The fact that diversity, equity, and inclusion efforts that swept the country immediately after Floyd’s death have now been dismantled is a clear indication that the necessary work to eradicate discrimination of any kind will likely never be achieved. Leaders simply refuse to do their internal work to make substantive changes to improve themselves and create a positive work culture – one that allows everyone to have a seat at the table, hear their voices, and respect their authentic experiences, and perhaps even be led by people who don’t look like them.

Are we going to continue allowing leaders and their flying monkeys to rule the world? Will you jump on board the just one bandwagon in pursuit of solutions and legislative accountability for workplaces and employees? Our inaction guarantees more Dr. Candia-Bailey’s of the world will suffer in silence at the hands of those empowered to control workplace culture.

A week prior to Bailey’s death, actress Taraji P. Henson, a Howard University alumna like me, with tears streaming down her face shared another real, not imagined, pain of pay inequity for black women in the film and television industry. It’s not a new issue, rather one that most women of color experience in all areas of the workforce and discuss behind closed doors. But what struck me the most is that she felt compelled to speak up in a public forum. It was an unplanned and cathartic moment that dispelled the public’s myth of what is perceived as a charmed life. The saying “all that glitters isn’t gold” is true. She said she had a duty to speak truth to power to help future generations of actors. Standing up against powerful institutions can have consequences – retaliation, loss of a job, and being blackballed in the industry, all of which I have experienced since walking away from the job – but there’s so much more to gain including peace, joy, and freedom.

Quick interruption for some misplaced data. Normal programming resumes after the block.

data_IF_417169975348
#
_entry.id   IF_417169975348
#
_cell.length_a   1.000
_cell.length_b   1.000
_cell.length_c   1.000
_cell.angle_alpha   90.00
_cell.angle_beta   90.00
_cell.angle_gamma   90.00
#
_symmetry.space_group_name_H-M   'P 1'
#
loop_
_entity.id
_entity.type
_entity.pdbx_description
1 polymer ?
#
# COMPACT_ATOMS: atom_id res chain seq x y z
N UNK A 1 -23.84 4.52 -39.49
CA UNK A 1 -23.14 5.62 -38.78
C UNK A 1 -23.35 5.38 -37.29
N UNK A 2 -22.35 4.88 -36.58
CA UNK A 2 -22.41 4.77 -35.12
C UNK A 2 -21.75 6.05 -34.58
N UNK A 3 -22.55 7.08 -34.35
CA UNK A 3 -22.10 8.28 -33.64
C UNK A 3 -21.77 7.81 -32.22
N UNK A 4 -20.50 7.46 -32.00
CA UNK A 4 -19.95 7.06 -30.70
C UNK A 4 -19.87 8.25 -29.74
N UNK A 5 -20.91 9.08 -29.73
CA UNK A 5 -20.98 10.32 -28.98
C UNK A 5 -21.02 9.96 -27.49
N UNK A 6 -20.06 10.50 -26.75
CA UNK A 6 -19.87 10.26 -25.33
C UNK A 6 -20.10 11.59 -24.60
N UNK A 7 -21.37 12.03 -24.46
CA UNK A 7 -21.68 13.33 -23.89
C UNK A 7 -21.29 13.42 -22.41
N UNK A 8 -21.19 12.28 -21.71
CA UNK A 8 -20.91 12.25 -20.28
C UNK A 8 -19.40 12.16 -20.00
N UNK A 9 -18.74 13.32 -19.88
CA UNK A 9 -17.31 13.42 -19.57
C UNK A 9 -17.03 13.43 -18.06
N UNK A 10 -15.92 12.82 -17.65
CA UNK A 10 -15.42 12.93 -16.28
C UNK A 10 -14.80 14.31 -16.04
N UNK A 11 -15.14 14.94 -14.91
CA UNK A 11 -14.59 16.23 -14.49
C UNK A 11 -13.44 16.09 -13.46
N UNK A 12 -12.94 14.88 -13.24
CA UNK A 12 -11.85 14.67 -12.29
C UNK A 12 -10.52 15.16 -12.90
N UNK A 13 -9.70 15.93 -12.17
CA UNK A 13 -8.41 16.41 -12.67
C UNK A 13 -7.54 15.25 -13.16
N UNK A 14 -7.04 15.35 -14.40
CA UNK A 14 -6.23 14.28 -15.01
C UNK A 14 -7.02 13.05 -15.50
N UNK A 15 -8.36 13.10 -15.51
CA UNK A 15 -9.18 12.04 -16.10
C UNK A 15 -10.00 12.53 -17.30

See Also

It’s been cathartic, if you will, to hear from dozens of former station co-workers who have recently shared with me their similar workplace abuse stories. They’ve also shared their feelings of guilt because they remained silent and walked away.  They feel guilty because perhaps they realize had they spoken up, maybe those unsavory characters could have been removed and I, and possibly others, could have avoided being victimized. I understand the conflicting feelings of wanting to speak up and protecting your livelihood, and everyone has a myriad of reasons why they choose to remain silent about the abuse. Through therapy, I’ve since come to understand that not everyone has the mental fortitude to battle institutions and we all have a right to make a choice. While extending them grace and even forgiveness, it’s vitally important for the whisperers of workplace abuse who are willing to sound the alarm, do so collectively because there is strength in numbers, and everyone benefits.

People always ask me what’s the biggest story or person I’ve ever interviewed. Was it the Olympics in Australia, the documentary in Kenya, Africa, or interviewing President Obama and First Lady Michele Obama? I’ve never been able to give an answer because I believe everyone’s story is valuable. But I can sincerely say that my story is the biggest story of my career. I’m